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Fix-It-First

New Report Takes on ‘Perverse Incentives’ to De-Emphasize Bridge Repair

When Minneapolis' I-35 bridge collapsed in 2007, lawmakers from both parties vowed to focus
on shoring up the nation's aging infrastructure. But when the public
spotlight faded from the issue of infrastructure repair, Congress
showed little appetite for setting aside maintenance aid that did not hold the promise of ribbon-cutting ceremonies or campaign donations.

pie.pngThe
state of repair for America's urban roads, according to federal
maintenance data. In rural areas, 61% are rated "good." (Chart: U.S.
PIRG)

Meanwhile, existing federal transportation formulas
dole out bridge repair money based on the size of each state's
maintenance backlog. But up to half of that repair funding can be
redirected to other purposes, such as building new roads, with the
assurance of continued largess -- as long as local bridges remain
unfixed.

That little-known provision is one of many "perverse incentives"
highlighted in a report on road and bridge maintenance released today
by the U.S. Public Interest Research Groups' (PIRG) education fund.

The
rules governing federal aid for interstate maintenance, according to
the U.S. PIRG, are equally skewed to ensure older roads keep crumbling.
Take the cases of New York, where 567 miles of road were rated in less
than "good" condition by the U.S. DOT (see categories in the above pie
chart), and Florida, where 13 miles were in the same aging state.

One might think that New York would receive more maintenance money from Washington. But as today's report points out:

[B]ecauseof New York and Florida’s similar number of Interstate lane miles, bothstates received about the same amount of Interstate Maintenance Programfunding over the last five years — $182 million for New York and $193million for Florida, annually.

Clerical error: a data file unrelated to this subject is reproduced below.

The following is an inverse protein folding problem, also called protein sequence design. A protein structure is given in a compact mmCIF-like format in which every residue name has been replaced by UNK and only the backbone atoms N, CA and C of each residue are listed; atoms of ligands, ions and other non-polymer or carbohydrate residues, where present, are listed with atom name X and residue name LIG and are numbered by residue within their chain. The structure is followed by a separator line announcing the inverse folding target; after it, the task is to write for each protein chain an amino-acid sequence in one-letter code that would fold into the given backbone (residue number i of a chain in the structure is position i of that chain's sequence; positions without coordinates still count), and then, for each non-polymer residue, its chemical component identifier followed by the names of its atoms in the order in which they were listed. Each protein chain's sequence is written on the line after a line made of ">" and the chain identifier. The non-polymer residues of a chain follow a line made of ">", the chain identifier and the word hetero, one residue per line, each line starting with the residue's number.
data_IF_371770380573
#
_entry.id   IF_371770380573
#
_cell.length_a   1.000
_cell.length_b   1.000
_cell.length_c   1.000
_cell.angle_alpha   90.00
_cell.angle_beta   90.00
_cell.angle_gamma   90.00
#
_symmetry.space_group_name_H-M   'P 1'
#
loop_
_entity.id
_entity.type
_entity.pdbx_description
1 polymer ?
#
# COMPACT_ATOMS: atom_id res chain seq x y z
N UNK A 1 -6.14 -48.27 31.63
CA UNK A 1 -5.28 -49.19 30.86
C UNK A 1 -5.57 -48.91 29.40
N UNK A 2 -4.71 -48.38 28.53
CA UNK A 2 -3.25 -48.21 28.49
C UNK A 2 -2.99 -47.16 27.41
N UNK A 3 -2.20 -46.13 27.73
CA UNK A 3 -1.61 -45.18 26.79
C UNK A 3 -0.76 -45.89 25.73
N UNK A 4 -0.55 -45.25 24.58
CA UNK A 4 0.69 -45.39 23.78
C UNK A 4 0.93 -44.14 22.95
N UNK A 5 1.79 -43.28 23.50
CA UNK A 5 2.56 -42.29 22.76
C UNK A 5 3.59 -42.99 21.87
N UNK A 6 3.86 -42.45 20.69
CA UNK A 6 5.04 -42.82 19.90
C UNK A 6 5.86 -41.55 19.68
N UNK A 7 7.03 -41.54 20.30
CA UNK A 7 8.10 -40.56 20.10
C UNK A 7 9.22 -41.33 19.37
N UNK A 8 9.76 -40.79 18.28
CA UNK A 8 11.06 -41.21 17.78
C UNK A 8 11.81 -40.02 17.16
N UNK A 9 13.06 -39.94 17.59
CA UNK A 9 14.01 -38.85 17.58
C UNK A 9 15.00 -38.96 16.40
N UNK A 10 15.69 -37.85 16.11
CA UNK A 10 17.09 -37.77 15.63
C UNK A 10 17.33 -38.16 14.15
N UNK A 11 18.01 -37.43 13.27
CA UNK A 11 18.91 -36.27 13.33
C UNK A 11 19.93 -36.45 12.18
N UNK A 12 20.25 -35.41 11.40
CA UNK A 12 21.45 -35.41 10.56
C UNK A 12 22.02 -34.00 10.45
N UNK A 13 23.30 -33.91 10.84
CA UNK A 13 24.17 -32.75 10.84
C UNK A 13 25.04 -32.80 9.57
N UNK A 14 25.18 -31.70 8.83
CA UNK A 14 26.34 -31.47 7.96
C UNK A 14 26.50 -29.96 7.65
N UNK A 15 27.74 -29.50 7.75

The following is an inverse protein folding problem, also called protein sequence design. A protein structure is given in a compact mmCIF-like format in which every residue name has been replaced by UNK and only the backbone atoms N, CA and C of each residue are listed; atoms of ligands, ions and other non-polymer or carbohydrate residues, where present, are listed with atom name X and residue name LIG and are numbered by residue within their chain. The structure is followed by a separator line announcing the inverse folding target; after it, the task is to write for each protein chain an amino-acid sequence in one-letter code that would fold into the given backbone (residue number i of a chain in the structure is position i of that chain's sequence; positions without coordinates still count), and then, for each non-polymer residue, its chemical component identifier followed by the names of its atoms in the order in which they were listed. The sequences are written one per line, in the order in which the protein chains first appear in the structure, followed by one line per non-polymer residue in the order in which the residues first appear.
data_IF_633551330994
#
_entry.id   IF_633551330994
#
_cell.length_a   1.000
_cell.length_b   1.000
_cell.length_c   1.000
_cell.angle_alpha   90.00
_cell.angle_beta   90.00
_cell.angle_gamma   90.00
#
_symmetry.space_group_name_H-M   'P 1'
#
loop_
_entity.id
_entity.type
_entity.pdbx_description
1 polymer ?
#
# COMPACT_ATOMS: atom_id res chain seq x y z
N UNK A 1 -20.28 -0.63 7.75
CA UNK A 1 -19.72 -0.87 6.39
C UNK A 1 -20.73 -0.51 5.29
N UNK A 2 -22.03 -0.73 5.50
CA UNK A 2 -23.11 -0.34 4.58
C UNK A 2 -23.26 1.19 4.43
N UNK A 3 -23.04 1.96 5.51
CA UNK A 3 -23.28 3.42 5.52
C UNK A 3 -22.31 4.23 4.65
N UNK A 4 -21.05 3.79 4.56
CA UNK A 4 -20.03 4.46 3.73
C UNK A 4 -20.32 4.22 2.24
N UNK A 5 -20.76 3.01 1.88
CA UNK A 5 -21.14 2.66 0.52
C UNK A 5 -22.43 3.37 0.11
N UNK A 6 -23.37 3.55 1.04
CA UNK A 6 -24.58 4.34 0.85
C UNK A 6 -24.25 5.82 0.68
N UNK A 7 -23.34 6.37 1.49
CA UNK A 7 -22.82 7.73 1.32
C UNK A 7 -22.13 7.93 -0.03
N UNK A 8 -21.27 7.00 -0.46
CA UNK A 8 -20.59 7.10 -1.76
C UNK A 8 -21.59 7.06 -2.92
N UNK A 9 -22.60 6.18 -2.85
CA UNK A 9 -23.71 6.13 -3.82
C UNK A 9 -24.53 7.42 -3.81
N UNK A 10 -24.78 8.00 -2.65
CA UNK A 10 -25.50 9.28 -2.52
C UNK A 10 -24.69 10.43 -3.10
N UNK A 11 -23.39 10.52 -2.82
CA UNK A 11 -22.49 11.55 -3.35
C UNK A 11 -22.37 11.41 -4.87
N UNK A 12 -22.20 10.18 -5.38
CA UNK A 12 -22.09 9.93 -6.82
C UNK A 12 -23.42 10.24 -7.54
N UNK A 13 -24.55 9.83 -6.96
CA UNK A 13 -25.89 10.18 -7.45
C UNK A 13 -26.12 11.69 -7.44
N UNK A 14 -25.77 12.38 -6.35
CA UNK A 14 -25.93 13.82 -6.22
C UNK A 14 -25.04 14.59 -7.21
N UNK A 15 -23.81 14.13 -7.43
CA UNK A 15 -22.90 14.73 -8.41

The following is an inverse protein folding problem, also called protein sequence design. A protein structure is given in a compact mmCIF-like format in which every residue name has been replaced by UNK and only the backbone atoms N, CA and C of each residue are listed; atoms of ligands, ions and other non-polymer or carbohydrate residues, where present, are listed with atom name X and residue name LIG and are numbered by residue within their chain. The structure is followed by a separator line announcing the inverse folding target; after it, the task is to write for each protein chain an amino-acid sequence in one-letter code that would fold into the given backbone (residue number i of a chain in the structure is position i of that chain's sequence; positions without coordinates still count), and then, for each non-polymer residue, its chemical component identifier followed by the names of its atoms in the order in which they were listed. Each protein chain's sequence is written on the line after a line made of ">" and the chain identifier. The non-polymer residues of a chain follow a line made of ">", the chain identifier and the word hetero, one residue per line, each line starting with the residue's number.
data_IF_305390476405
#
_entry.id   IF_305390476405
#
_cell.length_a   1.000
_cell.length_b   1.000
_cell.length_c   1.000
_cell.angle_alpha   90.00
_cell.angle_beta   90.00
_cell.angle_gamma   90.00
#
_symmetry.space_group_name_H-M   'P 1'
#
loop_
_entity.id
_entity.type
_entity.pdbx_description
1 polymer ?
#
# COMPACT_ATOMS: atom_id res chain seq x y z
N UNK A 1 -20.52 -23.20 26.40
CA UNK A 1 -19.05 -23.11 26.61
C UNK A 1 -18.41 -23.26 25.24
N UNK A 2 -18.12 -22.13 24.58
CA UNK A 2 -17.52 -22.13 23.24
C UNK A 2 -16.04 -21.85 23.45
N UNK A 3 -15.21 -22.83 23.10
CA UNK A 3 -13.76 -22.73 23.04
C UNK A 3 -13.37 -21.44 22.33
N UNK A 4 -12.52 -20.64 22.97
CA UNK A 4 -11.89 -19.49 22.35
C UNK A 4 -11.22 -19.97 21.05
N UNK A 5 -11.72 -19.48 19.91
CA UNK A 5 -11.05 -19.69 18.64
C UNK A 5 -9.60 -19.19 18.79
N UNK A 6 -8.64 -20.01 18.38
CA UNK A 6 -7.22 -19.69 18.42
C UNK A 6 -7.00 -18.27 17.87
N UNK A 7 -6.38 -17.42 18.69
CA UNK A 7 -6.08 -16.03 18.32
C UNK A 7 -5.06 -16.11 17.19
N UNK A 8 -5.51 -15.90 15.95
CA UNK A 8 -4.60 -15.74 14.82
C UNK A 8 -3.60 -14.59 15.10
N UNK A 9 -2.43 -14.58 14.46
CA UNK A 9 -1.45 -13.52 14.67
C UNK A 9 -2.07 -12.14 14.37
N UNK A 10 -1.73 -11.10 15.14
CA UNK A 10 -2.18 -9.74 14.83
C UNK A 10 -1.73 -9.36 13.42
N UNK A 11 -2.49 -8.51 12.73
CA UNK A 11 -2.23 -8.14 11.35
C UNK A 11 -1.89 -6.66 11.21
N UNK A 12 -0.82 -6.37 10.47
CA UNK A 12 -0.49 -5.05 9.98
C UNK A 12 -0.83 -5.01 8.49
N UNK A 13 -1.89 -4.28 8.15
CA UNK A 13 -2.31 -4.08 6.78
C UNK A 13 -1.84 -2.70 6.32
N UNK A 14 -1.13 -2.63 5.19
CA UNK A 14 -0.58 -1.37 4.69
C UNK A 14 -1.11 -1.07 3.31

Transportation
policymakers tend to be inundated by reports, but the U.S. PIRG hopes
to aim its research beyond a simple call for extra repair funding in
the next long-term federal infrastructure bill.

"We're
hoping the report will be a call to look hard at the actual politics
behind these
problems," U.S. PIRG senior analyst Phineas Baxandall, one of the
document's three primary co-authors, said in an interview. "This is not
simply a problem [solved by] pouring more money into the system."

Baxandall
and his colleagues also attempted to tally the real-world costs of
inattention to road and bridge repair needs. Their report notes that
car maintenance bills incurred by travelerson older roads is
significantly higher in major cities: Drivers in Los Angeles, San Jose,
and San Francisco all paying more than $700 extra per year, according
to the most recent data released by the American Association of State
Highway and Transportation Officials (AASHTO).

And given that the political climate suggests
Congress will be hard-pressed to pass a new six-year infrastructure
bill before 2011 -- depriving pro-repair advocates of their principal
vehicle for broad "fix-it-first" reform -- the U.S. PIRG report also maps the route to progress on the state level in the meantime.

The
report's authors highlight laws on the books in Illinois, New Jersey,
and Maryland that "requir[e] state DOTs to focus on the rehabilitation
of existing facilities before building new highways."

Baxandall
said he was particularly heartened by Maryland officials' move to set
up clear metrics for determining their progress on bringing the local
built environment into a state of good repair. "If it can happen in the
states," he said, "it will [happen on] the federal level."

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